The Man with the Golden Gun (1974)
I used to think that this was one of the poorer Bond-films together with Live And Let Die, Quantum of Solace and maybe a few others. But I've come to realize that it is very enjoyable for the most part. There are some very good sequences; the Tae Kwon Do-nieces, the young thai salesman, the car chase and so on. And the settings are great - Hong Kong, Macau and Thailand. And, for once, the Bond-women are actually very good. Maud Adams plays her part very nicely, and Britt Ekland is fun as the whimsy assistant. The dialogue is great, and I enjoy the chemistry between Moore and Lee - both are excellent actors. And, of course, we see big explosions at the end.
A View to a Kill (1985)
One of the best - beware of spoilers
I think Moore does a great job in this his last Bond-film. Actually, I think he's better than ever. Just as Connery is in Never Say Never Again, Moore is here much more confident, charming and delivers his lines superbly. And he's very funny at times, especially when nagging with his "servant" in France. I love the classy style of the film, with the upper class suits and environments. The music score by John Barry is the best ever in a Bond-film. Even the title song with Duran Duran is great. The opening sequence is great, apart from the Beach Boys music (what were they thinking?). Grace Jones does a good job, and so does most other actors. Tanya Roberts, on the other hand, brings the experience down quite a bit. So does the strange massacre at the end, which is pretty gruesome actually and not really necessary. The female KGB-agent is also more looks than brains and is not very believable . Other than that - great action and a really fun Bond-film!
The Out of Towners (1970)
Very funny and original
I love this film. Jack Lemmon is outstanding and Sandy Dennis is great as the supporting wife (she's very sweet and I love the way she says "I'm getting a bit irritable" about half way into the chaos). The script is superb with funny, witty dialog. The direction and camera-work is great - sometimes almost documentary in style, sometimes very original and groundbreaking. I also love the 70s style with the cars, signs, colors, interiors and clothes. And the music! See it, buy it (if you can get hold of it). It's a film worth seeing many times. I've already said my piece, but, you know, there's this 10 line requirement, so I do a bit of rambling here. There, now it's gotten through....
A great but very difficult film
Playtime is probably one of the best movies that is the most difficult to like. That's because it's very strange. Masterfully directed and photographed, but with a story that is as elusive as a greased snail. Long scenes, often with no apparent content or meaning, makes it difficult for the viewer. If you look closely, you'll notice little details that you love to giggle at, and one would more or less involuntarily make interpretations of what is really happening. Monsieur Hulot, who figures in Tati's films (Tati himself), pops up here and there in the film to a backdrop of a newly built and modernized Paris. There are certainly several interpretations of the basic plot, but my own is that Hulot represents a type of man who feel alienated in this increasingly technology-dependent world, where greyness and rectification is taking over and people are getting increasingly further apart. Hulot stumbles aimlessly about in this newly built world and messes things up most of the time. You get the feeling that all these career -seeking , money-driven people around him are unhappy and most of all looking for company. They grab onto Hulot in different situations, seeking contact, maybe because he is the only true original. The long restaurant scene is an example of how our true nature is revealed when the alcohol loosens the shackles of conformity and we begin to act like people. The orchestra, playing relaxed jazz in the beginning, gets more primitive the longer the evening goes, and eventually making the guests dancing like monkeys. No one is satisfied until half the restaurant has collapsed. The end is sad in an elusive way - it's like social progress has already dictated how we should live. The old, simpler, more human life lies behind us and will never come back .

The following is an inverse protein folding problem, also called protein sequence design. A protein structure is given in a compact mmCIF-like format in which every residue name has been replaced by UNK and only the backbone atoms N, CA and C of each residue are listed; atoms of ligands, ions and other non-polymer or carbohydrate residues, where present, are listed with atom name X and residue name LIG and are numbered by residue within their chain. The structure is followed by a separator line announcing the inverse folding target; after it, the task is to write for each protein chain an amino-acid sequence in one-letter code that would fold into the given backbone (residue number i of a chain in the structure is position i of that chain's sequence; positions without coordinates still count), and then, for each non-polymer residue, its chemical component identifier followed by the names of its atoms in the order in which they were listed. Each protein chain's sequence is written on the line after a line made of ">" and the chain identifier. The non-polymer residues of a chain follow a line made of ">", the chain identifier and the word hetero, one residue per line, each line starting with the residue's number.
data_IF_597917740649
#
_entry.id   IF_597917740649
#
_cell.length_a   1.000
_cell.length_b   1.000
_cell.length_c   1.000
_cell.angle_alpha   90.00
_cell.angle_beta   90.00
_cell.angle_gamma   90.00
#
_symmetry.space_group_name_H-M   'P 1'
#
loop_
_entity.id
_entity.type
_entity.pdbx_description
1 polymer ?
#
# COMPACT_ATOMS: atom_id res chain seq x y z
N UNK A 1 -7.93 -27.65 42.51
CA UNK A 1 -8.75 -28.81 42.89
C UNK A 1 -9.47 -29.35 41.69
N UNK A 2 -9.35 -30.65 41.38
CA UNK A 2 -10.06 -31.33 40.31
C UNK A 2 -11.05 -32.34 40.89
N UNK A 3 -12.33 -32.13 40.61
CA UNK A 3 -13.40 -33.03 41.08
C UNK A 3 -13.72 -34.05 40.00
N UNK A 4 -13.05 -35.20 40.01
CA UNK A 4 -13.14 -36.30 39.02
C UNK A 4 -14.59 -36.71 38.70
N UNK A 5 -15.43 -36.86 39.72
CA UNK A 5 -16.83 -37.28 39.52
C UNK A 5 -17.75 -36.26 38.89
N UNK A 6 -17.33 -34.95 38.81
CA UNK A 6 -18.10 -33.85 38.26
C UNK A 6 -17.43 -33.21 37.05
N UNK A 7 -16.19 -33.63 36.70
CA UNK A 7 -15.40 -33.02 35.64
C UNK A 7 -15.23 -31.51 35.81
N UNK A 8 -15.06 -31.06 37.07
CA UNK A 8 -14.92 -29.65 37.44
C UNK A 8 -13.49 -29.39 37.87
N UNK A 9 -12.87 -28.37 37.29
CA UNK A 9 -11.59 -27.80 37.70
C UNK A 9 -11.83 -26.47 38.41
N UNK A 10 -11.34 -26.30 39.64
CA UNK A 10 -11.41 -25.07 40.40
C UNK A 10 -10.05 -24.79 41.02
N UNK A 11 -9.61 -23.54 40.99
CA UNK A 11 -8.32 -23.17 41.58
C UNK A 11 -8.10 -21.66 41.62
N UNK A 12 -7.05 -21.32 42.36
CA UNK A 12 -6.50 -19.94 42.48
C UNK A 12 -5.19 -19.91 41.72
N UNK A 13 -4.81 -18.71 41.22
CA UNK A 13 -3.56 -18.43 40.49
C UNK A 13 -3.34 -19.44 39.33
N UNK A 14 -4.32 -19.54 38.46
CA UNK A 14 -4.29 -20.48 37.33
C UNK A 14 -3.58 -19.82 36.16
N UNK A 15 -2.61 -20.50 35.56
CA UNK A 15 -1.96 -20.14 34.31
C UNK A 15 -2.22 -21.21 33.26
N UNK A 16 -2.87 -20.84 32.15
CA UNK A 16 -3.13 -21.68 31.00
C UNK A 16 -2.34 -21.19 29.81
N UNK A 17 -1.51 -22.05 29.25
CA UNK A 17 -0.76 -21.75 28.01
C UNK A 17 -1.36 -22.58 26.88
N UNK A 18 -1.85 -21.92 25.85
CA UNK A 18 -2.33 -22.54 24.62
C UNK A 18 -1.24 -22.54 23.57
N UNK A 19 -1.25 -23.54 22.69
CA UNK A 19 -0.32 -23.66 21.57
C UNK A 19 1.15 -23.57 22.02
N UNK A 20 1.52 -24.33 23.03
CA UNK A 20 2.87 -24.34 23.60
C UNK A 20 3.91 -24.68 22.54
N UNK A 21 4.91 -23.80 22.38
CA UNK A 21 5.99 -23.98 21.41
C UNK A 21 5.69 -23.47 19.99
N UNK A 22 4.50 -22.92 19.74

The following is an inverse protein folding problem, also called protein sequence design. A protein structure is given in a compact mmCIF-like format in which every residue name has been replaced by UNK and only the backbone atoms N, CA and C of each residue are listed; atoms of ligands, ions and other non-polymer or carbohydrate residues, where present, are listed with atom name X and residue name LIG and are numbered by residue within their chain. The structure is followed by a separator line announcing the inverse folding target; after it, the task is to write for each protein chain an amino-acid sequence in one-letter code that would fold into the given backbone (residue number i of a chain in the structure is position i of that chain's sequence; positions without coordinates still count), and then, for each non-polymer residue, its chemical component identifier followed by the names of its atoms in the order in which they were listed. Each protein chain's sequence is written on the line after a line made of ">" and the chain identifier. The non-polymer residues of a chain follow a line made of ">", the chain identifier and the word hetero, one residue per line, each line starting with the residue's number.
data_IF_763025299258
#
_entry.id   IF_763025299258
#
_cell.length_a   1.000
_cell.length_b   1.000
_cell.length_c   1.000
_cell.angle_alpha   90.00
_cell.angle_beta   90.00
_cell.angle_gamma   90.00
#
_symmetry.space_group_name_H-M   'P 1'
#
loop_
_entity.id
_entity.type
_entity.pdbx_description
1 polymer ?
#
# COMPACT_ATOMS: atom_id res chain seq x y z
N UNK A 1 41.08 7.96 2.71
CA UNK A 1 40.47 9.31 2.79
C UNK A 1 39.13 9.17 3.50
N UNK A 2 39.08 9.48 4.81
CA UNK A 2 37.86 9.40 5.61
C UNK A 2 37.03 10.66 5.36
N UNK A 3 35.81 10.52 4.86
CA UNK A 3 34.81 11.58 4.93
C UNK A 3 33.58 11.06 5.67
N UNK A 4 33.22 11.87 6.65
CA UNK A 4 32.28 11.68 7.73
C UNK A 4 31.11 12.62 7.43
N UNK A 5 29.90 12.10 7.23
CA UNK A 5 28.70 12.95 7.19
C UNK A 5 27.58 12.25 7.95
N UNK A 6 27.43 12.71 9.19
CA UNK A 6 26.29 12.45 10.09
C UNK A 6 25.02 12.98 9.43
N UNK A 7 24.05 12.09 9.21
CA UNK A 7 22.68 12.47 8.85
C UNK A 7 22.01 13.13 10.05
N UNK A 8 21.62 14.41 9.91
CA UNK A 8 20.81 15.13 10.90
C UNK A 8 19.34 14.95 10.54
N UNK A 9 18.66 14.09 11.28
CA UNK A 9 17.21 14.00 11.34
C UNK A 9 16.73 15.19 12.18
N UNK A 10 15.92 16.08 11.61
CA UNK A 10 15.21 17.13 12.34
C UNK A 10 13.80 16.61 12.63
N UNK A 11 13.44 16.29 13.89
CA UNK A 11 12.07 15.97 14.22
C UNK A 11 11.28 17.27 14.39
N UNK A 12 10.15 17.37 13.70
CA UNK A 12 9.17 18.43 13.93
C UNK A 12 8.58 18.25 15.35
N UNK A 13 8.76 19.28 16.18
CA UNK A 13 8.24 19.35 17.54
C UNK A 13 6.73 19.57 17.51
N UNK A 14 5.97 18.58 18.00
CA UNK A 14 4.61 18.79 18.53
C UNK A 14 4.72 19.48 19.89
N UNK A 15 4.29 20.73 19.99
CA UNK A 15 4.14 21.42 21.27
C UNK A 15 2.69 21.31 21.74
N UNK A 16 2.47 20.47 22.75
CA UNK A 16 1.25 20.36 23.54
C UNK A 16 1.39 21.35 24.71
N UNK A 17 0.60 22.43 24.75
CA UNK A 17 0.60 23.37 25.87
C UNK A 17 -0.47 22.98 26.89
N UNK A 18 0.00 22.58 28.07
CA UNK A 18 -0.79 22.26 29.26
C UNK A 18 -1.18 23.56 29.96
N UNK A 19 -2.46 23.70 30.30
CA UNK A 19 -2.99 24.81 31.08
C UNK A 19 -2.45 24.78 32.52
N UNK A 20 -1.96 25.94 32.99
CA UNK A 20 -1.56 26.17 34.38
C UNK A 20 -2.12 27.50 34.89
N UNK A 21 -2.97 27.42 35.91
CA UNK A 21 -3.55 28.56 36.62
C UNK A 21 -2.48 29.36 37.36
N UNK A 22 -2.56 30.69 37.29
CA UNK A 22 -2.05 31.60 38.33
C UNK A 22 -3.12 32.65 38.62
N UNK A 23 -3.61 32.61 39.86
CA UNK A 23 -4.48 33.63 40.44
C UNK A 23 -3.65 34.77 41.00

Me and my wife really love this movie. We usually see it every early summer before vacation sets in. It's a fun satire of modern day career-building and the alienation of family members due to lack of time an over-use of technology. It is beautifully shot in the south-western US with lovely colours, sharp picture quality and good camera-work. Good soundtrack too. The script is well paced and the actors are spot on, portraying a lot of fun characters. The film only has one minor flaw in an otherwise solid storytelling- it's the scene where Cassie Munro gets a "no meat" meal from a friendly camper. That could have been kind of funny, but the scene is a bit misplaced and chopped up. On the other hand last only a few seconds, so what the heck. Recommended to everyone who likes to get outdoors and meet new people and experience this wonderful world of ours.
Yogi Bear (2010)
Fun family movie
With so many bad reviews, I felt I had to give my own opinion of this one. Seen on DVD (I've never understood the point of 3D) and with Swedish (excellent) dub, I have to say that it is a well crafted movie for the whole family. Even my two-year old loves this movie, and after a few viewings he could actually remember some of the lines. Yes, it is kind of silly with comedy mainly based on slapstick, but that's the point I guess. It's pretty funny most of the time (even for me) and above all - good natured, which is important for the younger ones. Overall good acting as well, especially Andrew Daly and Nathan Corddry. Recommended!
Tonari no Totoro (1988)
This is a great film!
There is no compulsory villain in this wonderfully animated film, no moral lessons, no standard blue print story, and the characters will definitely not break out in a song. Thank God! It's simply a great film for all ages. Don't mind if the soundtrack isn't dubbed to your native language, my kids (4 and 6 years old) could easily follow the story with just a few helpers. Japanese is a wonderful language. The film has great direction, beautiful backgrounds and a mystical, pleasant aura throughout. There's nothing like this, I promise you. It's idyllic, for the most part, but still with an exciting story that unfolds into something very unexpected.